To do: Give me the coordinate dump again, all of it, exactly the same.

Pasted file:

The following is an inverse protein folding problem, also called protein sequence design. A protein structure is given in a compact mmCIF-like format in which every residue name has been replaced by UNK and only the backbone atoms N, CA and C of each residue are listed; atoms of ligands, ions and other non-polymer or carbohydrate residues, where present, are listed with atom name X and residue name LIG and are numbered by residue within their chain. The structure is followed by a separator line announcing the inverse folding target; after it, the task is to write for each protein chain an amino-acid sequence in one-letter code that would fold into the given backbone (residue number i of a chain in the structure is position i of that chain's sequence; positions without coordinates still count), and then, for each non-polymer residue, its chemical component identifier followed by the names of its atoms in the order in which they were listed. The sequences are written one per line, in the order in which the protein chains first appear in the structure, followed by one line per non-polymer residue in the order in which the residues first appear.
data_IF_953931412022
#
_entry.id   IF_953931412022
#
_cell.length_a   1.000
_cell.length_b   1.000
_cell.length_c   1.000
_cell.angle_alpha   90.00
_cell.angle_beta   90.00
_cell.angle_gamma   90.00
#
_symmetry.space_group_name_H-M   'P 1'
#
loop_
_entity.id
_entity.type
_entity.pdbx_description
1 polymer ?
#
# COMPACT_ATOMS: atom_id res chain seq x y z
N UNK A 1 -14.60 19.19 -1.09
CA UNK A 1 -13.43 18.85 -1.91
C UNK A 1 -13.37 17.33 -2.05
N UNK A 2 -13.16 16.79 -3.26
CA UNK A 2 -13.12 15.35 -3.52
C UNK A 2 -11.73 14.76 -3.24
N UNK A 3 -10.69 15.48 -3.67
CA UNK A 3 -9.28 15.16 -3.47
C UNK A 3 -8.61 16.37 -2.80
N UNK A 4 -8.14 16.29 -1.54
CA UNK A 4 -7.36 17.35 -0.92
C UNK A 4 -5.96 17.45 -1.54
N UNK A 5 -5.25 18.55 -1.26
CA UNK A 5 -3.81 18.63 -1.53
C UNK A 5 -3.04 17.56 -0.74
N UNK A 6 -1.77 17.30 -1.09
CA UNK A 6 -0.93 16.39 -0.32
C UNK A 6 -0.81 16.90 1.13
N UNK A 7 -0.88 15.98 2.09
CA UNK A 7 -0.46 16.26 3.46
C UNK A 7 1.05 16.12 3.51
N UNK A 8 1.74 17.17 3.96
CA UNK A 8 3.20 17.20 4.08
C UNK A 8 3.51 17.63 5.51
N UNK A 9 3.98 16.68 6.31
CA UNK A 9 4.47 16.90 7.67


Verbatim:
The following is an inverse protein folding problem, also called protein sequence design. A protein structure is given in a compact mmCIF-like format in which every residue name has been replaced by UNK and only the backbone atoms N, CA and C of each residue are listed; atoms of ligands, ions and other non-polymer or carbohydrate residues, where present, are listed with atom name X and residue name LIG and are numbered by residue within their chain. The structure is followed by a separator line announcing the inverse folding target; after it, the task is to write for each protein chain an amino-acid sequence in one-letter code that would fold into the given backbone (residue number i of a chain in the structure is position i of that chain's sequence; positions without coordinates still count), and then, for each non-polymer residue, its chemical component identifier followed by the names of its atoms in the order in which they were listed. The sequences are written one per line, in the order in which the protein chains first appear in the structure, followed by one line per non-polymer residue in the order in which the residues first appear.
data_IF_953931412022
#
_entry.id   IF_953931412022
#
_cell.length_a   1.000
_cell.length_b   1.000
_cell.length_c   1.000
_cell.angle_alpha   90.00
_cell.angle_beta   90.00
_cell.angle_gamma   90.00
#
_symmetry.space_group_name_H-M   'P 1'
#
loop_
_entity.id
_entity.type
_entity.pdbx_description
1 polymer ?
#
# COMPACT_ATOMS: atom_id res chain seq x y z
N UNK A 1 -14.60 19.19 -1.09
CA UNK A 1 -13.43 18.85 -1.91
C UNK A 1 -13.37 17.33 -2.05
N UNK A 2 -13.16 16.79 -3.26
CA UNK A 2 -13.12 15.35 -3.52
C UNK A 2 -11.73 14.76 -3.24
N UNK A 3 -10.69 15.48 -3.67
CA UNK A 3 -9.28 15.16 -3.47
C UNK A 3 -8.61 16.37 -2.80
N UNK A 4 -8.14 16.29 -1.54
CA UNK A 4 -7.36 17.35 -0.92
C UNK A 4 -5.96 17.45 -1.54
N UNK A 5 -5.25 18.55 -1.26
CA UNK A 5 -3.81 18.63 -1.53
C UNK A 5 -3.04 17.56 -0.74
N UNK A 6 -1.77 17.30 -1.09
CA UNK A 6 -0.93 16.39 -0.32
C UNK A 6 -0.81 16.90 1.13
N UNK A 7 -0.88 15.98 2.09
CA UNK A 7 -0.46 16.26 3.46
C UNK A 7 1.05 16.12 3.51
N UNK A 8 1.74 17.17 3.96
CA UNK A 8 3.20 17.20 4.08
C UNK A 8 3.51 17.63 5.51
N UNK A 9 3.98 16.68 6.31
CA UNK A 9 4.47 16.90 7.67